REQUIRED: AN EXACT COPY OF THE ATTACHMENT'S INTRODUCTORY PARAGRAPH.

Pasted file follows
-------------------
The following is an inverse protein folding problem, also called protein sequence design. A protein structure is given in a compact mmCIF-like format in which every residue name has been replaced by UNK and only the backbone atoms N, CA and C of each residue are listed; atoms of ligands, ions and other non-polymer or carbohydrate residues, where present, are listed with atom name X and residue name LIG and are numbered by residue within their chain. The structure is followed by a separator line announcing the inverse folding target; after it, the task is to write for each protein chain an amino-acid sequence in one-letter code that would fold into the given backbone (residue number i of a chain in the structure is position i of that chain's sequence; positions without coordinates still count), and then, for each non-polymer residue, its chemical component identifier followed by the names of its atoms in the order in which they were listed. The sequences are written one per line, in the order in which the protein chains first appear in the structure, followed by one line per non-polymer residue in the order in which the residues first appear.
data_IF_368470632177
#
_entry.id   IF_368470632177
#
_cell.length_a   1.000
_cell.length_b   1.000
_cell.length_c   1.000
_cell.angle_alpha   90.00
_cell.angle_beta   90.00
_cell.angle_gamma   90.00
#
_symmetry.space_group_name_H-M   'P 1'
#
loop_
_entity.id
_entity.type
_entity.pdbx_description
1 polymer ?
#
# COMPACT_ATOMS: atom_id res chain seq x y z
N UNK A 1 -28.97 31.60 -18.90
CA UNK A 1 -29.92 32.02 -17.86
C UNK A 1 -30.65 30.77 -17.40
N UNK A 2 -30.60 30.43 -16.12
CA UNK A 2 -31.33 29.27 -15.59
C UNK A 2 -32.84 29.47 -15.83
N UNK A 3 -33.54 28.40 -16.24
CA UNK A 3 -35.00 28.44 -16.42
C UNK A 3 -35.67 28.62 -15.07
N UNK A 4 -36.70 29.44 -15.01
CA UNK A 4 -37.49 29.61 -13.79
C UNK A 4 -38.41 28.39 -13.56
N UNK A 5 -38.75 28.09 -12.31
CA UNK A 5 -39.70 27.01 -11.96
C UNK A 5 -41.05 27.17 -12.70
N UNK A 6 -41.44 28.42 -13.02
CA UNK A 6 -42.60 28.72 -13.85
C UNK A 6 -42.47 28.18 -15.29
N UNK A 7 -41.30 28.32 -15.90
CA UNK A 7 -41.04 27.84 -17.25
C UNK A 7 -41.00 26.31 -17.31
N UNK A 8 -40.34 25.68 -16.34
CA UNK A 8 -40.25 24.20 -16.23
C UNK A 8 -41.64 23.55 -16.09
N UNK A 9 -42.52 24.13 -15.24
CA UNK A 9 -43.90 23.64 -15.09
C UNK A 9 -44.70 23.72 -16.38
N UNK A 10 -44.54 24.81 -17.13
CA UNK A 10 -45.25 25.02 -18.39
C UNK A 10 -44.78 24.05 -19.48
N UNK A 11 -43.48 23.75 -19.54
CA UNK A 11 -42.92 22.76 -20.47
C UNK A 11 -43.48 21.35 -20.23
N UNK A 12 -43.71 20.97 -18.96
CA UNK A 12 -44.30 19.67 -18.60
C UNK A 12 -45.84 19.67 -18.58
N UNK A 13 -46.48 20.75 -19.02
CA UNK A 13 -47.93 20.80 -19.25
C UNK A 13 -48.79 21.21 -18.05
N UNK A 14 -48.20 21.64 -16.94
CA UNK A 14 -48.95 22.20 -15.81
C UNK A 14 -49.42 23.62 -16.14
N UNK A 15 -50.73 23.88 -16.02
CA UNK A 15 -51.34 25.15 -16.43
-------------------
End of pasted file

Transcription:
The following is an inverse protein folding problem, also called protein sequence design. A protein structure is given in a compact mmCIF-like format in which every residue name has been replaced by UNK and only the backbone atoms N, CA and C of each residue are listed; atoms of ligands, ions and other non-polymer or carbohydrate residues, where present, are listed with atom name X and residue name LIG and are numbered by residue within their chain. The structure is followed by a separator line announcing the inverse folding target; after it, the task is to write for each protein chain an amino-acid sequence in one-letter code that would fold into the given backbone (residue number i of a chain in the structure is position i of that chain's sequence; positions without coordinates still count), and then, for each non-polymer residue, its chemical component identifier followed by the names of its atoms in the order in which they were listed. The sequences are written one per line, in the order in which the protein chains first appear in the structure, followed by one line per non-polymer residue in the order in which the residues first appear.